In the case of a Care Design NY member, his mother found him suddenly stricken and unresponsive in bed. He was rushed to the hospital. His diagnosis was pneumonia in both lungs. And because he was being tested for COVID-19, hospital visitors were prohibited.
His mother tried unsuccessfully to get updates from the hospital on his condition until his Care Design NY Care Manager’s supervisor intervened and contacted the provider. She was able to learn and communicate to the parents that their son’s pulse oxygen and blood pressure were very low and getting worse. They were told that there was nothing to be done except pray.
Finally, after numerous phone calls, too many to count, to social workers, care managers, and other support groups, the Care Manager Supervisor reached a patient advocate who was able to allow the parents access to the hospital. A two-minute visit to his bedside was a gift from heaven.
His mother commented afterwards, “he looked like an angel and doesn’t appear to be in pain.” She was also comforted by his hospital caregivers who reassured the parents that his medical needs were not only looked after, but his emotional needs as well. They frequently held their son’s hands providing comfort and assuring him he was loved.
While his condition remains grave, through the Care Manager Supervisor’s extensive advocacy and intervention, the parents are at peace today having met his compassionate, hospital care givers.
It is the best feeling in the world when you achieve a daunting goal that at the time seemed unsurmountable. This is how one Care Design NY Care Manager describes an almost one year project.
It was last July when an individual that Care Design NY supports received a letter from the U.S. Social Security Administration stating that her permanent resident card aka “green card” was no longer valid for Medicaid eligibility. She was informed that the long-term benefits that she depended upon for support would be suspended. She had one year to produce U.S. citizenship documentation, or she would have to reapply in seven years.
She had no family that she could turn to for help. All ties with her birth parents were severed when the international adoption agency processed the paperwork for the American couple when she was only a few months old. She had lived with her adoptive parents until the county’s child protective services intervened. At the age of 14, she entered the New York foster system.
On her 18th birthday, she declared her independence as an adult and became eligible for Medicaid. This would open a new chapter in her life with an opportunity to receive medical and mental health benefits and a chance for a quality life. She began to receive long-term supports and services (LTSS) from the county’s Arc for medical, mental health, and a variety of other services. These services, tailored for her unique disability needs, helped to establish a foundation for a quality life.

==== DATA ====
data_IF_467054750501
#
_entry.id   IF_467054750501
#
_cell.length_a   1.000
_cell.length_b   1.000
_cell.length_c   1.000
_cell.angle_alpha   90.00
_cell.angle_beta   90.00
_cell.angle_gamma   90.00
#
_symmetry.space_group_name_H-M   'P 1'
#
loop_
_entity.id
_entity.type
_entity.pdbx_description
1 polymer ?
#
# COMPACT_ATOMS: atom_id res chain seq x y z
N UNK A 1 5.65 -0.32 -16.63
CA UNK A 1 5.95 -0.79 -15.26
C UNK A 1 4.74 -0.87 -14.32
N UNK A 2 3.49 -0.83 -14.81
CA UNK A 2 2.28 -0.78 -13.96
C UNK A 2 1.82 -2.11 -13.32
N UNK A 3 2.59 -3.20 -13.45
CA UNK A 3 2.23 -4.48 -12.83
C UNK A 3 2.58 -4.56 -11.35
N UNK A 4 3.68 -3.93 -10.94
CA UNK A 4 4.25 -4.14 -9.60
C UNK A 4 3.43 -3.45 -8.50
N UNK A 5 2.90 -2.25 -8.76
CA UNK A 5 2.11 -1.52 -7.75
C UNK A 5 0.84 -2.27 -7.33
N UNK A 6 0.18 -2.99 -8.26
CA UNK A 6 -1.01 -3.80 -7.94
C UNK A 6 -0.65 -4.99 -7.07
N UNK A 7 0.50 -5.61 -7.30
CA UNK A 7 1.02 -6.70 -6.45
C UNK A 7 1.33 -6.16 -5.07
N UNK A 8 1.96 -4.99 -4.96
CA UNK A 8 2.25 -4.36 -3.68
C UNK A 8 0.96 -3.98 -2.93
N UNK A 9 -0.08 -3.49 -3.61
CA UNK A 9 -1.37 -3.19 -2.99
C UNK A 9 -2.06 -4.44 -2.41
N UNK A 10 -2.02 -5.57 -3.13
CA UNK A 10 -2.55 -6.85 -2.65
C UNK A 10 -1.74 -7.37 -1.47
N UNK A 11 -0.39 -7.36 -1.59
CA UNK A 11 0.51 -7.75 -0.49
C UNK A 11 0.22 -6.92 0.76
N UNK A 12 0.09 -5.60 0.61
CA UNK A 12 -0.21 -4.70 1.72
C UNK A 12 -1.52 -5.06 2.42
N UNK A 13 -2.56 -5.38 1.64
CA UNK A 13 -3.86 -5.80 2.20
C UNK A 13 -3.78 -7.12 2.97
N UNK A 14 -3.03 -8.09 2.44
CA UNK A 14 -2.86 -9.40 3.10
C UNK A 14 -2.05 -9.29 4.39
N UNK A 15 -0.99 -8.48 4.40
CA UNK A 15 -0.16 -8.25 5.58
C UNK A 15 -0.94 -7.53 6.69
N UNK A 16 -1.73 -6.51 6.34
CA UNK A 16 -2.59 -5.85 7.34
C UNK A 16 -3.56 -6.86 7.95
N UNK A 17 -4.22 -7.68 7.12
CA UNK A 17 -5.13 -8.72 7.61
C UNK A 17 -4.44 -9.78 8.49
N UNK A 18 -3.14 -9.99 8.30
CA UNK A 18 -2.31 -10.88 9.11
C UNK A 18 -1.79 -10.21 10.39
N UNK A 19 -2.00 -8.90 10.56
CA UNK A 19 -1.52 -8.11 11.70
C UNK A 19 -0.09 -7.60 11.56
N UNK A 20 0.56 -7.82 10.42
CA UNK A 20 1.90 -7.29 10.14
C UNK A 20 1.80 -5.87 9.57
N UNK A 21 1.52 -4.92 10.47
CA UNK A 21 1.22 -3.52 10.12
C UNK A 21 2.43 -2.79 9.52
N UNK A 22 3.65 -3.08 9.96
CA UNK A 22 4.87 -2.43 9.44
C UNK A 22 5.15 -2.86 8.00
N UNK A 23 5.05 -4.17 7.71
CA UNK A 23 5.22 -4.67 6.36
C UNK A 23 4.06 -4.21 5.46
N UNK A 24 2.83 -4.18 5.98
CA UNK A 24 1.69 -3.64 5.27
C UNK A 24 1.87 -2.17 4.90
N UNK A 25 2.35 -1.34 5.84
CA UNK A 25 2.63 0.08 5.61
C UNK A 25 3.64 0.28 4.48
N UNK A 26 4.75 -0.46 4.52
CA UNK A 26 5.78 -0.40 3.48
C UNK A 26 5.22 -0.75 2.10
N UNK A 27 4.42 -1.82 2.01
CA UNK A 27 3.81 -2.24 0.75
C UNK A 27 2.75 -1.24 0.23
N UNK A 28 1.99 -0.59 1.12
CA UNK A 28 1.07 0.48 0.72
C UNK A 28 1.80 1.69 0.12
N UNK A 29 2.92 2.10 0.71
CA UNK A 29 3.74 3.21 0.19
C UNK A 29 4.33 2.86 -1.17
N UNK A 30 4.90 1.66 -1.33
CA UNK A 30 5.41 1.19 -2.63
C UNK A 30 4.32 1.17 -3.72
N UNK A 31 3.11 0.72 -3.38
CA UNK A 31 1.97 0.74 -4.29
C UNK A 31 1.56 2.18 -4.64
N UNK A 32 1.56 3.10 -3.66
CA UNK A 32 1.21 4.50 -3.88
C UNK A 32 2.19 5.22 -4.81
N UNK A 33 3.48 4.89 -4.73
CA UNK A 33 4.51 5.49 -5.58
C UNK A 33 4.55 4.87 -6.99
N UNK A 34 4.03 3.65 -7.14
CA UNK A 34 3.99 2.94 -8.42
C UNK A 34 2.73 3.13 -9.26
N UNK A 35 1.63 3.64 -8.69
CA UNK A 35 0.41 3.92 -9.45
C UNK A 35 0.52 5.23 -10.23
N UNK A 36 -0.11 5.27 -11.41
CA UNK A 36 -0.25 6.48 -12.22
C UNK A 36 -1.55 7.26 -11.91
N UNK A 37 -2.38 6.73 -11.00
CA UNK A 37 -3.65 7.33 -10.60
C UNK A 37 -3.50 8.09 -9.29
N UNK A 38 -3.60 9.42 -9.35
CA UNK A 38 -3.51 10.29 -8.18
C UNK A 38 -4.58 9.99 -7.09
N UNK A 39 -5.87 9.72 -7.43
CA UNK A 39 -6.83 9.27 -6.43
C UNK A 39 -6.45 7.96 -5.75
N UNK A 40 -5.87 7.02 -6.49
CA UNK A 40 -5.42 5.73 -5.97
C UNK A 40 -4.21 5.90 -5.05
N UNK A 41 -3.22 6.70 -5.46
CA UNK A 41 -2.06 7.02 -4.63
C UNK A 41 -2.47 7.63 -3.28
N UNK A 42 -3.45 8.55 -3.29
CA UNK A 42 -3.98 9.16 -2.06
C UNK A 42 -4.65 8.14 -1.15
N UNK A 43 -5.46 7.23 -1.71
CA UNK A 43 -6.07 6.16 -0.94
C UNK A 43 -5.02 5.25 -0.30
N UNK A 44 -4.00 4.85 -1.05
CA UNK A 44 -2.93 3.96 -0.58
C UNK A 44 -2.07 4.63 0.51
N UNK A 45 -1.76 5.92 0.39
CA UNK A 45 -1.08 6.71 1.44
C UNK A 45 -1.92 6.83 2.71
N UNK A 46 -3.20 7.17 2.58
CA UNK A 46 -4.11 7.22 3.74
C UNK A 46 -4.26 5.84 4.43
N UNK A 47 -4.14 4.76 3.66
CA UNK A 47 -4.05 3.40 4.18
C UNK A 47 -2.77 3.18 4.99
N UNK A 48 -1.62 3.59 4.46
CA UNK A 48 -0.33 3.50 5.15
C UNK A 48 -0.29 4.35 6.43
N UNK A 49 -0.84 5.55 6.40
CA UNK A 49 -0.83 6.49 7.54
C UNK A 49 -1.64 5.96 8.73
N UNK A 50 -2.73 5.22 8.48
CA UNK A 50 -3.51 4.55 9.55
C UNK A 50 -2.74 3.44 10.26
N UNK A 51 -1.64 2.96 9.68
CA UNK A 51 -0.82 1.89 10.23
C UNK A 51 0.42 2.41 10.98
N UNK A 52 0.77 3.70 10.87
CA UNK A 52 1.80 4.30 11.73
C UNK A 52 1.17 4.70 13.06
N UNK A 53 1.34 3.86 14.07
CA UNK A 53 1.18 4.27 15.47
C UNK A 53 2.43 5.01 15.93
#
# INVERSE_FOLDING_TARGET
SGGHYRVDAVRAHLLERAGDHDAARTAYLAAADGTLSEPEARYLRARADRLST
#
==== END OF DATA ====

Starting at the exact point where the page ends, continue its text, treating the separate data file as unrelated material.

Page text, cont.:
It was shock last summer, the Care Manager recalls, when she called him. The full impact of what this non-eligibility of benefits letter would mean and how it would negatively impact not just her quality of life but quite frankly her survival was frightening. Everything that she and the care management team had worked so hard for was in jeopardy.
They went to work trying to unravel an international adoption process. She did not have documents with clues to the name of the international adoption agency who would have her official birth and adoption records and her foster mother was seriously ill in the hospital.
The Care Manager recalls there are moments in your life that you look back on and wonder how you possibly accomplished what seemed to be at the time to be an impossible undertaking. To quote Nelson Mandela, “It always seems impossible until it’s done.”
He consulted with others on the Care Design NY team. With advice on next steps, which included first identifying when she was adopted and the name of the international agency, he made numerous phone calls leaving message after message to the U.S. Immigration authorities and the county.
It would be weeks before a county worker would contact them. He remembered the case from years ago when the young woman was rescued from unfit adoptive parents. He identified the next step which would require consent for the sealed records to be opened.
They found the name of the international adoption agency in the county’s child protective service records and they were hopeful. But this led to a dead end. The agency had moved out of state, almost 3,000 miles away. With the distance and time zone difference, he lost count of the number of phone calls and messages he left urgently pleading for someone to help. He stated, “I called incessantly. I wanted to be on their radar.”
Days and weeks went by and it was challenging to keep hope alive. He stated, “I realized at one point during the long ordeal waiting for a response that I’m not a superhuman, but just an average person doing their job.”
Then months later, the COVID-19 pandemic had just started in the U.S. and it seemed that there would never be a breakthrough in the case given the amount of turmoil globally. But a crack in the case appeared and then light came pouring in. He vividly recalls the day the adoption agency representative called stating, “we found it!”
The agency then sent a large envelope containing a document written in beautiful calligraphy, officially stamped, and signed. She had been a U.S. citizen since she was one year old. The bureaucratic nightmare was over. The adoption agency wrote a letter to the Social Security Administration and benefits were restored. The Care Manager only remembers seeing a very bright light as if coming out of a long and dark tunnel. “This was a realm,” he stated, “where I’ve never been before; navigating immigration, social security, international adoption and a myriad of other details important to cracking the case.”
His Regional Director commended him on his perseverance and dedication stating, “The heart of a Care Manager has persistence, compassion, and curiosity to keep on going and to advocate for the best possible outcome. Care management is all about a strong heart and courage. Knowing the person, you support, respecting their wishes, and bridging trust and bringing in resources when necessary to help. He exemplified all these traits, always advocating for what was right and just, and understanding what would make a difference in this member’s life. He is truly a superhero and a wonderful advocate for the individuals he supports.”